By the time Stephen Hadley succeeded Condoleezza Rice last year as White House national security adviser (having previously served as her deputy), he was well-accustomed to being the fall guy for missteps in Bush team strategy. Is Hadley now playing bad cop to Secretary of State Rice’s supportive efforts to groom Iraqi Prime Minister Nouri al-Maliki, the Shiite politician chosen last April to form an Iraqi government?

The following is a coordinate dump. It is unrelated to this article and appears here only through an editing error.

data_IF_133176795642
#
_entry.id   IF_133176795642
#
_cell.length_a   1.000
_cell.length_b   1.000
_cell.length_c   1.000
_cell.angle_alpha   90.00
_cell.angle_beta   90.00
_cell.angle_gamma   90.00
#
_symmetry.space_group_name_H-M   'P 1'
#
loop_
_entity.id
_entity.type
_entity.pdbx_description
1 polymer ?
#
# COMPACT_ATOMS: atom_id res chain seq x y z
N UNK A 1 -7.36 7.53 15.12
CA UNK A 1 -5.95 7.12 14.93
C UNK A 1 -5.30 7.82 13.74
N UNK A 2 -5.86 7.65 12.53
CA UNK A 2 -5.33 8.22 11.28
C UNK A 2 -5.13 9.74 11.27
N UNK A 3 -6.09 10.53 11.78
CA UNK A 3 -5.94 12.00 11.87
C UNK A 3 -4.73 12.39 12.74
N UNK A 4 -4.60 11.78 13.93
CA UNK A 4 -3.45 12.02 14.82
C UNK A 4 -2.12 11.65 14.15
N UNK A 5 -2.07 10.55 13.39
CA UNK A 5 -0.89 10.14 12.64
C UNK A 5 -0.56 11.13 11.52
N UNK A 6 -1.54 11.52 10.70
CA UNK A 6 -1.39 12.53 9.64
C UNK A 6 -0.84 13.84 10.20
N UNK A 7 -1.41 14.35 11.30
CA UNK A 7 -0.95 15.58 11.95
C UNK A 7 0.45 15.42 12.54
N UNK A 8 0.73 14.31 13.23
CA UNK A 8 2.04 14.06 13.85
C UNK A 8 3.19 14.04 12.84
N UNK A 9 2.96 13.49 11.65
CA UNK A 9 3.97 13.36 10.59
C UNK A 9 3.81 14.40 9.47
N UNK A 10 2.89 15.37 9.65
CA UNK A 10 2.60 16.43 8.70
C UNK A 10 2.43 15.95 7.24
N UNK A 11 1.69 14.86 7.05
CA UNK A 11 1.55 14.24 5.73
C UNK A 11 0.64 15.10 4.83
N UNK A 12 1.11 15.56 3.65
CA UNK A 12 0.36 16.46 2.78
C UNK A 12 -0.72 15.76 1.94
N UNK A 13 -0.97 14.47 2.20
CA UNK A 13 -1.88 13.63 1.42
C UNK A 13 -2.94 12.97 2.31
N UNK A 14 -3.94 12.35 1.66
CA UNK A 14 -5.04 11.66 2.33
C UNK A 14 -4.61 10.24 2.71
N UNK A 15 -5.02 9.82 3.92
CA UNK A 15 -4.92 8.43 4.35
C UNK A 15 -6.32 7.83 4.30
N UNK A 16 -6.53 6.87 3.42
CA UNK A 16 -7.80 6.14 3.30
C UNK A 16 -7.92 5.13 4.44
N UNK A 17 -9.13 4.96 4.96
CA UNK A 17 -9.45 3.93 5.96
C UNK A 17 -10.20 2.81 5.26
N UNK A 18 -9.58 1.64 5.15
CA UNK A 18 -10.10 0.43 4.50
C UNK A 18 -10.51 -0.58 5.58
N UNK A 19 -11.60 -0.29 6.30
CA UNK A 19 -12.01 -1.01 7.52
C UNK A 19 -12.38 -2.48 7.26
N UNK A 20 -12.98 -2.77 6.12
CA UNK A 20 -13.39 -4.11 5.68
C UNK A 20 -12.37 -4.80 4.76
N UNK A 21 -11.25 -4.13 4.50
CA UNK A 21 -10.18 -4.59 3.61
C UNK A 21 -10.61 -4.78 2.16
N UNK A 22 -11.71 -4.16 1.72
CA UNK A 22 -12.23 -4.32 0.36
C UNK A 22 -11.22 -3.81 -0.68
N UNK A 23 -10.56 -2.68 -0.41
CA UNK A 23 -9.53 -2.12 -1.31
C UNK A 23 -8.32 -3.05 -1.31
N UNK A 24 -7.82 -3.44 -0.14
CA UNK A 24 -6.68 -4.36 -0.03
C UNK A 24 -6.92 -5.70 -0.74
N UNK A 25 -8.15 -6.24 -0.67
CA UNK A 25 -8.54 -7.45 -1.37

On Nov. 28, just before a planned summit with President Bush in Amman, Jordan, the New York Times posted on its Web site the contents of a Nov. 8 classified memo (below) in which Hadley harshly criticized the Iraqi prime minister. The Hadley memo described an October meeting with Maliki in Baghdad. Hadley suggested Maliki wants “to be strong but [is] having difficulty figuring out how to do so.” Hadley also wondered whether Maliki is “willing and able to rise above the sectarian agendas” of his politically powerful anti-American Shiite supporter, Muqtada al-Sadr. Though publicly Hadley has posed his criticisms as gently as possible (“this is not a criticism of Maliki, don’t get me wrong. This is not a criticism of Maliki”), Hadley wrote in his memo that the prime minister is either uninformed, dishonest, or inept (“ignorant of what is going on, misrepresenting his intentions, or … his capabilities are not yet sufficient to turn his good intentions into actions”). The day after the classified memo appeared in print, Bush stood with Maliki and praisedhis efforts.